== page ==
“According to ministry staff, the Kootenay region is not known as a place for ticks mainly due to low moose densities in most areas of region. Thus there isn’t enough data or observations on moose in Kootenay region to make any sort of conclusions,” FLNRO spokesperson Greig Bethel told The Echo.

The bulk of the citizen-made moose observations in the study came from northern regions of B.C., with relatively low levels of observations from the Okanagan and Kootenay regions.

The ministry will be requesting more citizen observations next year and is asking for people to identify moose in five broad categories, corresponding with their relatively level of tick infestation (and subsequent hair loss): no loss to hair coat; mild (five per cent to 20 per cent) hair loss, which usually appears first on the neck and shoulders; moderate (20 to 40 per cent) hair loss; severe (40 per cent to 80 per cent) hair loss; and “ghost moose”(more than 80 per cent hair loss).

The ministry press release said that winter ticks pose no health risk to humans.

Another FLNRO press release relating to moose announced a new interactive B.C. Moose Tracker app, designed to allow B.C. residents to help wildlife biologists monitor moose populations and inform conservation efforts. The app will be available through iTunes, and will let users upload information on the number, sex and location of moose they encounter in the wild directly to an online database.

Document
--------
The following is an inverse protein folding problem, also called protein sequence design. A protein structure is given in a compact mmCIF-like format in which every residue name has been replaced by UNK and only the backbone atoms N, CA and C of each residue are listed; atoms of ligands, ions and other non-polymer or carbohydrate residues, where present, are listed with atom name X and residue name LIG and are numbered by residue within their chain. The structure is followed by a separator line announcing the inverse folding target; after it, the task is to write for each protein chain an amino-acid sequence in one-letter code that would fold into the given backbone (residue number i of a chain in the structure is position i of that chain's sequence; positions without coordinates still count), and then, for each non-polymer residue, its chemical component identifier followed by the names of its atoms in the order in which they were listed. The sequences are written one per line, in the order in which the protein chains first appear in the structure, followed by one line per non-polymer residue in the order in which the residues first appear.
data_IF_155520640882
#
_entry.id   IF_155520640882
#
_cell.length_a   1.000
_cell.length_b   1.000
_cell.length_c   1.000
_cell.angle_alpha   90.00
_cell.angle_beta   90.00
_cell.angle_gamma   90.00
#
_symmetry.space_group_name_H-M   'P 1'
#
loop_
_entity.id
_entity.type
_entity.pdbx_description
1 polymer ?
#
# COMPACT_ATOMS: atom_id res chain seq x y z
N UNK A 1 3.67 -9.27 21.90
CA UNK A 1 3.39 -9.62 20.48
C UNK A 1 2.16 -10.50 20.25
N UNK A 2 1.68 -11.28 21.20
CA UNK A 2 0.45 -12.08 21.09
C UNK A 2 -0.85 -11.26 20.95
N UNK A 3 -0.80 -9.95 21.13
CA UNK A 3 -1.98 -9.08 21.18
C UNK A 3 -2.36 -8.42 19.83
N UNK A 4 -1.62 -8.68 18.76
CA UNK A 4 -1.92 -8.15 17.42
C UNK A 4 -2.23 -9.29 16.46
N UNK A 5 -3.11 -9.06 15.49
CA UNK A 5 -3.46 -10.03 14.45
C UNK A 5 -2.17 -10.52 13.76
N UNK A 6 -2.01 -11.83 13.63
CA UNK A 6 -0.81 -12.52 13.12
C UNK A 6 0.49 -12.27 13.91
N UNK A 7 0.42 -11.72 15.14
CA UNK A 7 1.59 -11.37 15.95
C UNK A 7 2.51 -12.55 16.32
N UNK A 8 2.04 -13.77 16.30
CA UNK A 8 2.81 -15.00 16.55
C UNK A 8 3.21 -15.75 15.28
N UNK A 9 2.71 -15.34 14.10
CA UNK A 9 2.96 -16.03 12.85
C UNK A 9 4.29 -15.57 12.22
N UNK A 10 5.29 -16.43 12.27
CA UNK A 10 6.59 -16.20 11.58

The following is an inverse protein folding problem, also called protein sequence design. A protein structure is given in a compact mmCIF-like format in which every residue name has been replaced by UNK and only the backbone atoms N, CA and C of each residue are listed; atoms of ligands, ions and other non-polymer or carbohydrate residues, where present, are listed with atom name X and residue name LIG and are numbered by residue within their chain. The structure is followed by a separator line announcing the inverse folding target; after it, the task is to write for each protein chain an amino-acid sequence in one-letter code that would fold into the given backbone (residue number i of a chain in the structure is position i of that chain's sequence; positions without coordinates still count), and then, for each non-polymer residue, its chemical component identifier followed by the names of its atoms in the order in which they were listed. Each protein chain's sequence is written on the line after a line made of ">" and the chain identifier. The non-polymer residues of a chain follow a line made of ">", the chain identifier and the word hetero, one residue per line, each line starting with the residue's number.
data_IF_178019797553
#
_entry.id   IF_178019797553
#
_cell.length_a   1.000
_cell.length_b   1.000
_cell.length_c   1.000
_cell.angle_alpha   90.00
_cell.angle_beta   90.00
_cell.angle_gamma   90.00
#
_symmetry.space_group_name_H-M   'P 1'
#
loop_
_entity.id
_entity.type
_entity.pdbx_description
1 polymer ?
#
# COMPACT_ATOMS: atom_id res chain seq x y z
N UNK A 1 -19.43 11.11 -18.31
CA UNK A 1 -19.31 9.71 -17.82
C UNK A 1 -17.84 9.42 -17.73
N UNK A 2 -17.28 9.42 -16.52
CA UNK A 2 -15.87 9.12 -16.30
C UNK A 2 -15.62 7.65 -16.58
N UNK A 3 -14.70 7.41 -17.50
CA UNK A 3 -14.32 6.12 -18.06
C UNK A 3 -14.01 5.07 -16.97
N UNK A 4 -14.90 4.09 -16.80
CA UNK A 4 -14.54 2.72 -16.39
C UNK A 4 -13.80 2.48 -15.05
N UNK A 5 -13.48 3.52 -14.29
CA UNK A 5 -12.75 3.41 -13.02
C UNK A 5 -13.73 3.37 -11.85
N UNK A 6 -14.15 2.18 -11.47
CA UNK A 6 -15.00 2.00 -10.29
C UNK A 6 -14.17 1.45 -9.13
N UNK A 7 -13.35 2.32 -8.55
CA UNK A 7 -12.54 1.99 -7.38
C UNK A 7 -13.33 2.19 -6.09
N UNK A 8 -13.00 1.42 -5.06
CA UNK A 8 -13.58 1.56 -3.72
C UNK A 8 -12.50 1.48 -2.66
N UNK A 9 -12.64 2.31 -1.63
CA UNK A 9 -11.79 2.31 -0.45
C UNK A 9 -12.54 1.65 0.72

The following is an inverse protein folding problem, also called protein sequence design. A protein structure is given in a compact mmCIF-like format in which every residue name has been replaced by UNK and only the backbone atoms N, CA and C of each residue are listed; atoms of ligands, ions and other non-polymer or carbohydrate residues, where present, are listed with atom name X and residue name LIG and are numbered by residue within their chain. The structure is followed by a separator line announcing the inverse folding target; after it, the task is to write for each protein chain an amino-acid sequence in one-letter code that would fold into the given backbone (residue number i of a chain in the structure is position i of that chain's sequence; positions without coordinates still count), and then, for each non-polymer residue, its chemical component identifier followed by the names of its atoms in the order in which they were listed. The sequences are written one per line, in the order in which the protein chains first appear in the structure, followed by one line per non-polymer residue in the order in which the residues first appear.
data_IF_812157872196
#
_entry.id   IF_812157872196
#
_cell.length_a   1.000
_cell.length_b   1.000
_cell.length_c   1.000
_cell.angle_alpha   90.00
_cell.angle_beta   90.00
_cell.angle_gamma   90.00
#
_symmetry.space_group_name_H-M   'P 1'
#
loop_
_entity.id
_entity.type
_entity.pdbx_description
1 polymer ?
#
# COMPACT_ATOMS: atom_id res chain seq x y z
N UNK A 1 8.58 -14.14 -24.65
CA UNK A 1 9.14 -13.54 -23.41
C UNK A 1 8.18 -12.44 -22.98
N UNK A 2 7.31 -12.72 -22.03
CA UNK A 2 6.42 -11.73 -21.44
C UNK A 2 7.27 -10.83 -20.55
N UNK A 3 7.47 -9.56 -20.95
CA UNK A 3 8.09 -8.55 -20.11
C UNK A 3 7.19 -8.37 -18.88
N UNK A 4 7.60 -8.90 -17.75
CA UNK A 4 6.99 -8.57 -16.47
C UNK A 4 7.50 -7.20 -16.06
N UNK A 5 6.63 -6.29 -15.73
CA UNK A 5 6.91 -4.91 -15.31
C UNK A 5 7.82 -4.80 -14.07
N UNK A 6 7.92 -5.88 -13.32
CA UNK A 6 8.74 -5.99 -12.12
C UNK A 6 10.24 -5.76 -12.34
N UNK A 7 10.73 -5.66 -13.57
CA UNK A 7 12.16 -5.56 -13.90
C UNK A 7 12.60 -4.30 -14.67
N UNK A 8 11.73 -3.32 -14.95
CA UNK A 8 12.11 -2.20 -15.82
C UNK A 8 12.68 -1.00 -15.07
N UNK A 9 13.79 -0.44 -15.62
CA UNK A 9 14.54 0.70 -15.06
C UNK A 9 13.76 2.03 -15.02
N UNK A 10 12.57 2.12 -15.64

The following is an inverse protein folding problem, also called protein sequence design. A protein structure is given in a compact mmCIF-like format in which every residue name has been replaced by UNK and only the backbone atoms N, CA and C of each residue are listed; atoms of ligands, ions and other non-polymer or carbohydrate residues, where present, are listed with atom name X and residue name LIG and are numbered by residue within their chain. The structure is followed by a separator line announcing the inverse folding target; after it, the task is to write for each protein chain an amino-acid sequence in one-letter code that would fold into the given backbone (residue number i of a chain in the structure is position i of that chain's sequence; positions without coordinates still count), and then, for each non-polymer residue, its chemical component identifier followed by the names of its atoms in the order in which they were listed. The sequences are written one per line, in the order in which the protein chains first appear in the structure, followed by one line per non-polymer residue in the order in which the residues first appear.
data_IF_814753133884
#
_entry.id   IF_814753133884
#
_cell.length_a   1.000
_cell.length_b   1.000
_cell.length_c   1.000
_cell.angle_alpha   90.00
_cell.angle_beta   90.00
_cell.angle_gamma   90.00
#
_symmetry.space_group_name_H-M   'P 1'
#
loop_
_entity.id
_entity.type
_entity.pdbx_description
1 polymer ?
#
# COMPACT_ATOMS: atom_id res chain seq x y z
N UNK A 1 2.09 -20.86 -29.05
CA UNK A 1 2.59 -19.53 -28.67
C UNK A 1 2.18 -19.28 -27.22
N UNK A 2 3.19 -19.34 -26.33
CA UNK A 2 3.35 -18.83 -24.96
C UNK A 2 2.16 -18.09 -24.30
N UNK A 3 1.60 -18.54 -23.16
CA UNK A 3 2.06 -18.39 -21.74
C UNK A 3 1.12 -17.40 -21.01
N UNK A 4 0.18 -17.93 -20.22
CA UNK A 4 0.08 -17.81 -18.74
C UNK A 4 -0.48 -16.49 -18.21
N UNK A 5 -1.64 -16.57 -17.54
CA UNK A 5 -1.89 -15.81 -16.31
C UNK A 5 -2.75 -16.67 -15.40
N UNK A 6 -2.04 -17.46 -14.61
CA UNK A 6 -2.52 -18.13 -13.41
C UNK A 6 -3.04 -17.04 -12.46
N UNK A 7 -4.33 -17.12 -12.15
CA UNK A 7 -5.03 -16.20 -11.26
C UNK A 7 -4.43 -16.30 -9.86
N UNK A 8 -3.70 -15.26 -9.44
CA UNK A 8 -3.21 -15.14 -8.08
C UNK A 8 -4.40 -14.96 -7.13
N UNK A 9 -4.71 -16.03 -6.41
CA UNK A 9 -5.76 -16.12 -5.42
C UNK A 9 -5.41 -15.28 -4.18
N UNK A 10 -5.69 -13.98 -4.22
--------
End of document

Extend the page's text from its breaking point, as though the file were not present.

The data generated will then help biologists monitor moose populations by alerting them to emerging issues. The app (which was developed with help from the B.C. Wildlife Federation and the Habitat Conservation Trust Foundation) will also include a digital version of the 2016-2018 Hunting and Trapping Regulations Synopsis a searchable summary of hunting regulations throughout the province.

“The province is committed to ensuring sustainable wildlife populations throughout B.C. and informs its management decisions with the best available scientific research. The Moose Tracker app gives us a cost-effective way to identify demographic trends and inform B.C.’s moose management framework,” said Minister of Forests, Lands and Natural Resource Operations Steve Thomson in the press release.

Bethel told The Echo that the Moose Tracker app can’t be used by hunters to locate moose in the backcountry.

“Users cannot download the database,” said Bethel. “Hunters only record the management unit, typically a vast area, where the moose was spotted. Otherwise, the database does not record any information that would allow users to track moose.”

“Hunters hold a tremendous amount of knowledge about what’s happening out on the landscape. They have long supported and participated in important conservation initiatives, and this app provides a new means for them to contribute to the sustainable management of wildlife in B.C.,” said Habitat Conservation Trust Foundation chair Ross Peck in the release.

To download the app visit

More information on the winter tick study and how to participate (including downloadable observation survey forms) can be found at